P2011:Ganesha's transport, the Rat - Nepal, ca. 19th century, Bronze - The little rat - some say mouse or shrew - seems an unlikely vehicle for the corpulent Ganesha but is his designated mount and companion. This one wears a collar with bells and a decorative belt. It probably once faced a large enshrined image of the god to whom in uplifted paw it offered a ball of laddu. This sweet is favored by Ganesha and a bowl of it is commonly depicted in the hand of the gourmand god.


P2012:Ganesha - Nepal, 17th-18th century, Terracotta - Ganesha is ringed in flame and stands in a militant pose on two thick-tailed animals, probably representing his vehicle, the rat, mouse, or shrew. The god wears a long skirt, scarf, crown, and various ornaments.A serpent is his garland. Ever the gourmand, he dips his trunk into a bowl of sweets and holds a rosary, hatcher, and what may be a wood apple (shriphala), symbol of Shiva.


P2013:Ganesha - Nepal, ca 16th century, Bronze - More svelte than most Ganeshas, this one sits comfortably with his trunk handy to a bowl of sweets. His hands express argument or explanation (vitarka mudra) and charity (varada mudra). His broken tusk was self-inflicted when he hurled part of it at the moon for making fun of his corpulence.


P2014:Ganesha - Nepal, 18th-19th century, Copper - In this repousse plaque, Ganesha is depicted with six heads and six arms. He is seated on the braided bodies of serpents. The dance bells (ghamgala) on his legs are like those still worn by male Nepalese festival dancers.


P2015:Oil lamps

(1, the big) Nepal, 17th-18th century, Bronze, traces of gilt - Pitcher-shaped lamps such as these are called sukunda or dipa bhanda and represent Surya, the sun god, as witness to all sacred ceremonies. Oil-soaked cotton wicks burn in the projecting cup and the flame is kept fed by oil ladled from the body of the lamp. The flame is protected by lions and burns before an image of Ganesha, Lord of the Sacred Lamp. As destroyer (and maker) of obstacles, his blessing is necessary to ensure successful performance of the ritual.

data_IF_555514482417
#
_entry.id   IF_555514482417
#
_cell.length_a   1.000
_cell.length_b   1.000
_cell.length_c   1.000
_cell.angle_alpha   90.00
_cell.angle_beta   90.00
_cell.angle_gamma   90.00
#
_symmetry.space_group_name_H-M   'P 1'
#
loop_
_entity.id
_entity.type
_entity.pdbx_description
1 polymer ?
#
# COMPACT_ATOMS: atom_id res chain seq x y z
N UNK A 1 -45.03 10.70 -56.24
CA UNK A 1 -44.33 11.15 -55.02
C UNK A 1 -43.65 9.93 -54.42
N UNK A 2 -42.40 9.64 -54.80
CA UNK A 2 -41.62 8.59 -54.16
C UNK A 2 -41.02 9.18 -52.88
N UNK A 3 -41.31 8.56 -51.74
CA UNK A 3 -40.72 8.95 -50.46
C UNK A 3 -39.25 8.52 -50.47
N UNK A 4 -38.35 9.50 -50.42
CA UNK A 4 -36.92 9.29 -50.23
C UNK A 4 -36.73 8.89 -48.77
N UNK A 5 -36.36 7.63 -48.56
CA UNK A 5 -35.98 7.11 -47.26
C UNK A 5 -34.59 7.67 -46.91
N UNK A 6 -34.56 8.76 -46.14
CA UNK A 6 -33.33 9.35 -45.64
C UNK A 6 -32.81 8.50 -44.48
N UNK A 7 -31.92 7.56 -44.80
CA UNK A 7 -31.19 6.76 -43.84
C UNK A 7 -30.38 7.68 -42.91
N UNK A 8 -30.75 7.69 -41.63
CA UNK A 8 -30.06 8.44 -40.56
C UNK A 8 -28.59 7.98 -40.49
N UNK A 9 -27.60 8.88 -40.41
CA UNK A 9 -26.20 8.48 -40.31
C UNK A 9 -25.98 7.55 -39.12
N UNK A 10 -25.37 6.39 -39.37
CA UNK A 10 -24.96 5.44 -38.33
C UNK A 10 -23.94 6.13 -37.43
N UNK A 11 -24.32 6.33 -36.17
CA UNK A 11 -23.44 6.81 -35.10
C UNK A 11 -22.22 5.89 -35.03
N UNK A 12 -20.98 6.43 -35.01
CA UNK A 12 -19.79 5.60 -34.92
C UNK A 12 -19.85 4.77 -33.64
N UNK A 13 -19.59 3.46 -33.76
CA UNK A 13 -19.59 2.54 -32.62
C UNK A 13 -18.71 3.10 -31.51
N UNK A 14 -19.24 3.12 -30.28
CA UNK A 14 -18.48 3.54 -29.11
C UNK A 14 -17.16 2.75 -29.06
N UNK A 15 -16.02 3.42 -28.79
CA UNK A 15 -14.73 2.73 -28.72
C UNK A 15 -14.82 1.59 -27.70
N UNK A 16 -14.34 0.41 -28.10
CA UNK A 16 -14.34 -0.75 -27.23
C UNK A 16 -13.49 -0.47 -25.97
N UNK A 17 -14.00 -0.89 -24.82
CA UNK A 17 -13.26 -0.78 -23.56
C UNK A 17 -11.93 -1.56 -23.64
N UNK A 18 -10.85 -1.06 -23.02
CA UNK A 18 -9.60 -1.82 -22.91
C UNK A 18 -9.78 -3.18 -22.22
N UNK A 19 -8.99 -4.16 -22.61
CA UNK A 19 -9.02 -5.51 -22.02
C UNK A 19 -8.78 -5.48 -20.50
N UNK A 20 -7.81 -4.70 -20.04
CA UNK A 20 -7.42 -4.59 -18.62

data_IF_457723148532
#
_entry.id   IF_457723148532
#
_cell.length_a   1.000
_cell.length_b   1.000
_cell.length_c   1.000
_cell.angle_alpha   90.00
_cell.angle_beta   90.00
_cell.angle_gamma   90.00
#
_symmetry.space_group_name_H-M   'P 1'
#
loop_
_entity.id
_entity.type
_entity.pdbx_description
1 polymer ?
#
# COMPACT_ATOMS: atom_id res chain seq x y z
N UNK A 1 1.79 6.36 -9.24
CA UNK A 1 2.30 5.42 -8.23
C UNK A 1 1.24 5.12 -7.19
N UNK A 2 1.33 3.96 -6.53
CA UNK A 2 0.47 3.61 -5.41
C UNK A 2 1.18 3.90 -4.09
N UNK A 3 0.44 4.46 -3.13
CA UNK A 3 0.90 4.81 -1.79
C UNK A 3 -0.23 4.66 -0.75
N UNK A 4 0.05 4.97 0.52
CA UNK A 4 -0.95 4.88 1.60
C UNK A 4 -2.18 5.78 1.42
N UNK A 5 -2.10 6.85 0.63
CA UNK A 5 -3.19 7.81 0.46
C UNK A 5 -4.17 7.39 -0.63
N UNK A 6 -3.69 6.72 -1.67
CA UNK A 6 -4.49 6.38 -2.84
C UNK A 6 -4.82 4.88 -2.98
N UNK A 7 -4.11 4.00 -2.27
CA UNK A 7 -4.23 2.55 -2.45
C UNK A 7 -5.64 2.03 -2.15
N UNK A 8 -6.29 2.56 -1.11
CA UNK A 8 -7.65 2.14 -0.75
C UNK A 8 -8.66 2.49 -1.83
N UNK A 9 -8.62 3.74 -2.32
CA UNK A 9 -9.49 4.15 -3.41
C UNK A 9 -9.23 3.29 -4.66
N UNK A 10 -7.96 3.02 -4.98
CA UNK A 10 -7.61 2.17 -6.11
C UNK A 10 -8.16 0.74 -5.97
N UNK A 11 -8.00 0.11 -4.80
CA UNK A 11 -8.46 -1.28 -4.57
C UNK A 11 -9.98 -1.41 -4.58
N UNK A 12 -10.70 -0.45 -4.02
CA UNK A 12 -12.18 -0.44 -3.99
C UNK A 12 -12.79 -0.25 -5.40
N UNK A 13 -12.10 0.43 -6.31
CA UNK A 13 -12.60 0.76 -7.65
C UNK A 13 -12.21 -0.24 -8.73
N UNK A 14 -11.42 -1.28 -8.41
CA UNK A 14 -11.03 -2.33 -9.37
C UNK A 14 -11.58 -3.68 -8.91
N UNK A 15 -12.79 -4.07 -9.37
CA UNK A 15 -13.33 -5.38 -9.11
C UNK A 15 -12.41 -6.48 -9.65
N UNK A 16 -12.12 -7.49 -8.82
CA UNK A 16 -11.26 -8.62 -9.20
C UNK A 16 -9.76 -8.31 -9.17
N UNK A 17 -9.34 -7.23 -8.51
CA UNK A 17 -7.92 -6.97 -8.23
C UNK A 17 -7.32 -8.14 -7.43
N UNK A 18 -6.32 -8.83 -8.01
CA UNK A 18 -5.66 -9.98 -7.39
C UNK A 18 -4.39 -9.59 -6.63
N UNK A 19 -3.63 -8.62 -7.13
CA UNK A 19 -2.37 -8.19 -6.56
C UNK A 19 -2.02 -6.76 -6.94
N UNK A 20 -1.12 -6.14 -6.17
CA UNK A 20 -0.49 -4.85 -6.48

(2, the small) Nepal, 17th-18th century, Bronze - On the handle of the larger of these two there is an image of Vishnu seated on Garuda protected by an eleven-headed serpent, itself sacred. Upon it crawls the god Krishna as a mischievous baby holding a pilfered butterball. Beneath the lamp cup are a pair of unidentified figures supported by Garuda, Vishnu's mount the sunbird. The lamp is also adorned with a variety of vegetative and geometric motifs and encircled with a garland of surprisingly jolly looking human skulls.


P2016


P2017:Lord Vishnu - Nepal, 10th-11th century, Stone - The manifestation of Vishnu as the Supreme Lord is especially popular in Nepal. For centuries it has been rendered in countless sculpture such as these. Dominating the composition, Vishnu stands serencly crect between his principal spouse, Lakshmi, and his companion and mount, Garuda. Threy are intentionally smaller to emphasize Vishnu's importance. Each figure stands on a lotus blossom whose tendrils surround them. Each deity's head is encircled with a flaming halo while a larger Circle of Radiance encompasses all. In keeping with the omnipresence of the serpent in Nepalese culture, a tiny one is tucked into the smaller Vishnu's right sash end and a pair of them coil around the stem of the larger Vishnu's lotus pedestal.